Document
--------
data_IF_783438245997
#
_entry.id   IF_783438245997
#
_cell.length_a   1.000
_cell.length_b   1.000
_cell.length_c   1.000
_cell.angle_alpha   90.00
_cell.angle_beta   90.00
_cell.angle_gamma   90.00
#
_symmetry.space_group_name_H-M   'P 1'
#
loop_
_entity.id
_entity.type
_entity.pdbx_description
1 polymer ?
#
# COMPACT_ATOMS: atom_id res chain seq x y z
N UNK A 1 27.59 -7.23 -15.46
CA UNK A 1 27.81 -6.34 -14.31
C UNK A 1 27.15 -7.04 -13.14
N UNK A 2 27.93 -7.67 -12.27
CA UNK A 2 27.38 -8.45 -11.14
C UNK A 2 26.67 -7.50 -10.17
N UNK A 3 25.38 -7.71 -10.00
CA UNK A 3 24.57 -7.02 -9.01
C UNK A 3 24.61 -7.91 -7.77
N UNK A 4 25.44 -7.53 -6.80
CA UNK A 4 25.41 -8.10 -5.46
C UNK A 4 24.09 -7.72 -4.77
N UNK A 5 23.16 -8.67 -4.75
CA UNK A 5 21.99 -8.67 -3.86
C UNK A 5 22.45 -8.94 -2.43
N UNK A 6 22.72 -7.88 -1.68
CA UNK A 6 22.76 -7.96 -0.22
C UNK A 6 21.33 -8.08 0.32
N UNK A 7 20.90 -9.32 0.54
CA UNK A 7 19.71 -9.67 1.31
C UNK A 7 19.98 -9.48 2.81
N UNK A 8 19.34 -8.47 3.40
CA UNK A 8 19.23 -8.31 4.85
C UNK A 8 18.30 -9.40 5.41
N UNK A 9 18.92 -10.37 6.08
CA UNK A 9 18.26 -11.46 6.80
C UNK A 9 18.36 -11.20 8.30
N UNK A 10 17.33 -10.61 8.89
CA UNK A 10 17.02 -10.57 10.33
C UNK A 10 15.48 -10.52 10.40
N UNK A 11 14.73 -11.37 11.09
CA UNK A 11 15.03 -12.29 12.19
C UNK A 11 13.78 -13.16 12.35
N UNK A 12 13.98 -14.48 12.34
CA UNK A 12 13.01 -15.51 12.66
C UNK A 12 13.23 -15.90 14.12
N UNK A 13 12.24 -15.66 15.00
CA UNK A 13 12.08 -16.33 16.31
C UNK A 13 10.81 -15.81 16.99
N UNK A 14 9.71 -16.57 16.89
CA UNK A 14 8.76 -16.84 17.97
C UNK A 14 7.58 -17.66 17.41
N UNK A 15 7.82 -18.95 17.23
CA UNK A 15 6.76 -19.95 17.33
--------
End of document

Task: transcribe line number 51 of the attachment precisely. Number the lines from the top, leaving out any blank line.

N UNK A 11 14.73 -11.37 11.09